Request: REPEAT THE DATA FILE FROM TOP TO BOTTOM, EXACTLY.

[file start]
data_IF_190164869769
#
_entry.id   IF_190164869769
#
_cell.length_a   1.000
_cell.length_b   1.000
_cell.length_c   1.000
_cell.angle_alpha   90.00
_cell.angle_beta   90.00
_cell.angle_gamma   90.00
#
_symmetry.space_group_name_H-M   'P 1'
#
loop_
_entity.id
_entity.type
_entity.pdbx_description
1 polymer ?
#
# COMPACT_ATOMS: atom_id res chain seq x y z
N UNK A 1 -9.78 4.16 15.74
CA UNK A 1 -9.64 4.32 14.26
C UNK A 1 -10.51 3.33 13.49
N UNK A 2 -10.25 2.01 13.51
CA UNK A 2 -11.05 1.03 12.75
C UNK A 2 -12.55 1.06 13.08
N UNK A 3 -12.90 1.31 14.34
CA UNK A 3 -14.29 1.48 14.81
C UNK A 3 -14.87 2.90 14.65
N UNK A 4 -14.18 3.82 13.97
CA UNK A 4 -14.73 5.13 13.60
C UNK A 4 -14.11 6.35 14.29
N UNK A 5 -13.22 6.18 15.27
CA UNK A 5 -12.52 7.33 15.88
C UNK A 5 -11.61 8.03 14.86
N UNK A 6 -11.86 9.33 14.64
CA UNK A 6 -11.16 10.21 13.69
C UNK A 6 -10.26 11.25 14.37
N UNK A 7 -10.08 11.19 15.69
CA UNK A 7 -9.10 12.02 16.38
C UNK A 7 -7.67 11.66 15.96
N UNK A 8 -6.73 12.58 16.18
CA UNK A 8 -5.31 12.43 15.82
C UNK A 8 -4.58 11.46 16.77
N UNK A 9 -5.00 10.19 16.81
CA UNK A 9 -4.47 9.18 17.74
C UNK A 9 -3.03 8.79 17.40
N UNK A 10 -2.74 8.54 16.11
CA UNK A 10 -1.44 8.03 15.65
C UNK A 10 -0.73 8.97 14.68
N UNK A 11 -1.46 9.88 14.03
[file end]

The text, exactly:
data_IF_190164869769
#
_entry.id   IF_190164869769
#
_cell.length_a   1.000
_cell.length_b   1.000
_cell.length_c   1.000
_cell.angle_alpha   90.00
_cell.angle_beta   90.00
_cell.angle_gamma   90.00
#
_symmetry.space_group_name_H-M   'P 1'
#
loop_
_entity.id
_entity.type
_entity.pdbx_description
1 polymer ?
#
# COMPACT_ATOMS: atom_id res chain seq x y z
N UNK A 1 -9.78 4.16 15.74
CA UNK A 1 -9.64 4.32 14.26
C UNK A 1 -10.51 3.33 13.49
N UNK A 2 -10.25 2.01 13.51
CA UNK A 2 -11.05 1.03 12.75
C UNK A 2 -12.55 1.06 13.08
N UNK A 3 -12.90 1.31 14.34
CA UNK A 3 -14.29 1.48 14.81
C UNK A 3 -14.87 2.90 14.65
N UNK A 4 -14.18 3.82 13.97
CA UNK A 4 -14.73 5.13 13.60
C UNK A 4 -14.11 6.35 14.29
N UNK A 5 -13.22 6.18 15.27
CA UNK A 5 -12.52 7.33 15.88
C UNK A 5 -11.61 8.03 14.86
N UNK A 6 -11.86 9.33 14.64
CA UNK A 6 -11.16 10.21 13.69
C UNK A 6 -10.26 11.25 14.37
N UNK A 7 -10.08 11.19 15.69
CA UNK A 7 -9.10 12.02 16.38
C UNK A 7 -7.67 11.66 15.96
N UNK A 8 -6.73 12.58 16.18
CA UNK A 8 -5.31 12.43 15.82
C UNK A 8 -4.58 11.46 16.77
N UNK A 9 -5.00 10.19 16.81
CA UNK A 9 -4.47 9.18 17.74
C UNK A 9 -3.03 8.79 17.40
N UNK A 10 -2.74 8.54 16.11
CA UNK A 10 -1.44 8.03 15.65
C UNK A 10 -0.73 8.97 14.68
N UNK A 11 -1.46 9.88 14.03